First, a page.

Tue, May 28, 2013 - Page 20 News List

Li, Radwanska cruise into next round

RUTHLESS:In the men’s draw, local favorite Jo-Wilfried Tsonga and Japanese star Kei Nishikori hardly broke sweat as they quickly brushed aside their opponents

AFP and Reuters, PARIS

Poland’s Agnieszka Radwanska returns to Shahar Peer of Israel in their French Open women’s singles match at Roland Garros in Paris, France, yesterday.

Photo: EPA

China’s Li Na, the 2011 champion, and Polish fourth seed Agnieszka Radwanska were early winners at the French Open yesterday, as defending champions Rafael Nadal and Maria Sharapova waited to ignite their campaigns.

Sixth seed Li was a 6-3, 6-4 winner over Anabel Medina Garrigues, the experienced Spaniard playing in her 38th consecutive Grand Slam.

Li, who had lost all of her three previous meetings on clay against Garrigues, goes on to face Bethanie Mattek-Sands of the US for a place in the round-of-32, but in a roller-coaster season on clay for the Chinese superstar, where she was runner-up to Sharapova in Stuttgart, before suffering early exits in Madrid and Rome, she will look to improve on an up-and-down performance yesterday where there were 10 breaks of serve.

Radwanska, who has never got beyond the round-of-16 in Paris, breezed past Israel’s Shahar Peer 6-1, 6-1 and faces Mallory Burdette of the US in the next round.

She is scheduled to face younger sister Urszula in the third round.

The Pole, last year’s Wimbledon runner-up, came into Paris nursing a shoulder injury which forced her to withdraw from Brussels last week and contributed to second-round exits in Madrid and Rome, but Agnieszka Radwanska, with her hair now dyed blonde just like her sister, said she is fit enough to last the distance at Roland Garros.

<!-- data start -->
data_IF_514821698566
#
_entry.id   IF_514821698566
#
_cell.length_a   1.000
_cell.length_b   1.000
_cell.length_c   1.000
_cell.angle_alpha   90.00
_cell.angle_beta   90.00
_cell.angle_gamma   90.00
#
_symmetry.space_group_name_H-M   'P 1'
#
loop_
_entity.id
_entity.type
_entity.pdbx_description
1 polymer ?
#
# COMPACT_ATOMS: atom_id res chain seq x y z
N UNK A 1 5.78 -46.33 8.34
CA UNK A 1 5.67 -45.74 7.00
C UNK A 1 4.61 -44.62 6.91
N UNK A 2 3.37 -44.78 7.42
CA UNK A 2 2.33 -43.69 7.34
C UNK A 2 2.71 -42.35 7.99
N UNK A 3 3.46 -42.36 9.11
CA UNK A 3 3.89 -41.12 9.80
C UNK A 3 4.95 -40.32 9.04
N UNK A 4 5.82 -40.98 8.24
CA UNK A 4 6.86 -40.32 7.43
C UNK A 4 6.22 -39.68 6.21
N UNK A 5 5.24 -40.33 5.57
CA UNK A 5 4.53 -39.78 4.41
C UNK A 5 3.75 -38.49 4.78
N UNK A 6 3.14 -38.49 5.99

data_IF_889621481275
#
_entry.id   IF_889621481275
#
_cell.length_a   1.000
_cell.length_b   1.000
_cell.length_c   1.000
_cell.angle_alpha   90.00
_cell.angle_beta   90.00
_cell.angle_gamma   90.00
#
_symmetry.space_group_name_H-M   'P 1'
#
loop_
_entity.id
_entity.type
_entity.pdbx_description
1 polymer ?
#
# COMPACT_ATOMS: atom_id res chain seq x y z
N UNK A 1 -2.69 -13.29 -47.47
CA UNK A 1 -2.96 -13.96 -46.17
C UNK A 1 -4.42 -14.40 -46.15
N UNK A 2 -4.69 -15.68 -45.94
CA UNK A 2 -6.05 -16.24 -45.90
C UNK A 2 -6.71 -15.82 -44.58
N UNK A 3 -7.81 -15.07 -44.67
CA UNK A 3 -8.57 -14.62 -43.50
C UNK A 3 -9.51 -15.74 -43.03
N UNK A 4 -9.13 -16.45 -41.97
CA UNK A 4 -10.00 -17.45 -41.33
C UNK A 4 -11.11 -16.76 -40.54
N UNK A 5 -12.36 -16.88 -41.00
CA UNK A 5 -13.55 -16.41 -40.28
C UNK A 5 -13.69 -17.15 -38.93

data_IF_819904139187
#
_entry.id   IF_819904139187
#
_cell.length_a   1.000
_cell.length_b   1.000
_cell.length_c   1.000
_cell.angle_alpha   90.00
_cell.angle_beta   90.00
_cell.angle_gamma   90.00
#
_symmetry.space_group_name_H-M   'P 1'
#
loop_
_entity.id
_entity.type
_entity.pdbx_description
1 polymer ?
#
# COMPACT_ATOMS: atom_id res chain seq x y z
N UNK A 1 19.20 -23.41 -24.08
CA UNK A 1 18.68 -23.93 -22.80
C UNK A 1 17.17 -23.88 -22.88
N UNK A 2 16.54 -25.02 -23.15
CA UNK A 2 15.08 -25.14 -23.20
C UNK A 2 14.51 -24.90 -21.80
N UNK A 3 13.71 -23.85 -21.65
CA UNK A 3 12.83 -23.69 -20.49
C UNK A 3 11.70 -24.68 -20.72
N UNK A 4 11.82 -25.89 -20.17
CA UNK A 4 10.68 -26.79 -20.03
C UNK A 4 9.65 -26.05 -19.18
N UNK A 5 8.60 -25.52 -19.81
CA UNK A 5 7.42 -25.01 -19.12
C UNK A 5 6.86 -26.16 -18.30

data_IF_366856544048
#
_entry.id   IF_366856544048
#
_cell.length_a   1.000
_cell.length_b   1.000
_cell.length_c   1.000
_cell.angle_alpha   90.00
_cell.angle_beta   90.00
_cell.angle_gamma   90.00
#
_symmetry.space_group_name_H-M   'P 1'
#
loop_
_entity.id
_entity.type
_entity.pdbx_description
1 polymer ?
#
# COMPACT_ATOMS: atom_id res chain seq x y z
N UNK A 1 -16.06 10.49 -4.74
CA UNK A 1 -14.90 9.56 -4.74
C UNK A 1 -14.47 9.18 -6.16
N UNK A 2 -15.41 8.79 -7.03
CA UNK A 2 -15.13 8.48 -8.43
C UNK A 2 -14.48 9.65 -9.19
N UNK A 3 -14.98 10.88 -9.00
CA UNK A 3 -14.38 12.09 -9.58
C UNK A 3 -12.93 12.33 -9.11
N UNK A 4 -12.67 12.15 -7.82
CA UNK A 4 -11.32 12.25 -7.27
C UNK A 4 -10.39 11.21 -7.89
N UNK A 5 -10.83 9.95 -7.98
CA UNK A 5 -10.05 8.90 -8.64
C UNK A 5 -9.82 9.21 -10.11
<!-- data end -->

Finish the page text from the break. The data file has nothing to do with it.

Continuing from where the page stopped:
“Well, it’s up and down, but definitely it’s a little bit worse on clay,” she said. “I think I’m used to the pain. I’m ready to go and I’m 100 percent fit.”

In the men’s draw, Japanese hope and 13th seed Kei Nishikori moved into the second round with a 6-3, 6-2, 6-0 thrashing of Canada’s Jesse Levine in just 1 hour, 31 minutes.

The Florida-based 23-year-old from Shimane traveled to Paris having suffered a straight-sets loss to Jeremy Chardy of France in the second round in Rome, though a week prior to that he was a quarter-finalist in Madrid after knocking out Roger Federer to show his mettle on clay.

Nishikori missed Roland Garros last year owing to an abdominal strain and his previous two appearances brought second-round exits, but that record should improve against his next rival, the unheralded Grega Zemlja of Slovenia, who polished off Colombia’s Santiago Giraldo in straight sets.

Against lefty Levine, a 25-year-old from Ottowa who is based in Boca Raton, Florida, Nishikori was all business as he whipped down a flurry of meaty forehands and double-handed backhands, hitting 26 winners to nine for his rival.

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The Japanese also broke the Levine serve nine times and already he must be preparing himself mentally for an assault on the world top 10, which now looms tantalizingly close — a far cry from three seasons ago, when a right-elbow injury hampered his progress for months.

“The next goal is for sure top 10, but it’s not going to be easy. I’m close, but there is really a long way to go,” he said.

Local favorite Jo-Wilfried Tsonga barely broke sweat as he brushed aside Slovenian Aljaz Bedene 6-2, 6-2, 6-3 to book his place in the second round.

Sixth seed Tsonga, the last French man to reach a Grand Slam final at the Australian Open in 2008, next takes on either compatriot Paul-Henri Mathieu or Finland’s Jarkko Nieminen.

Tsonga, who could run into second seed Federer in the quarter-finals, simply had too much power and pace for Bedene, who was playing his only second Grand Slam match.

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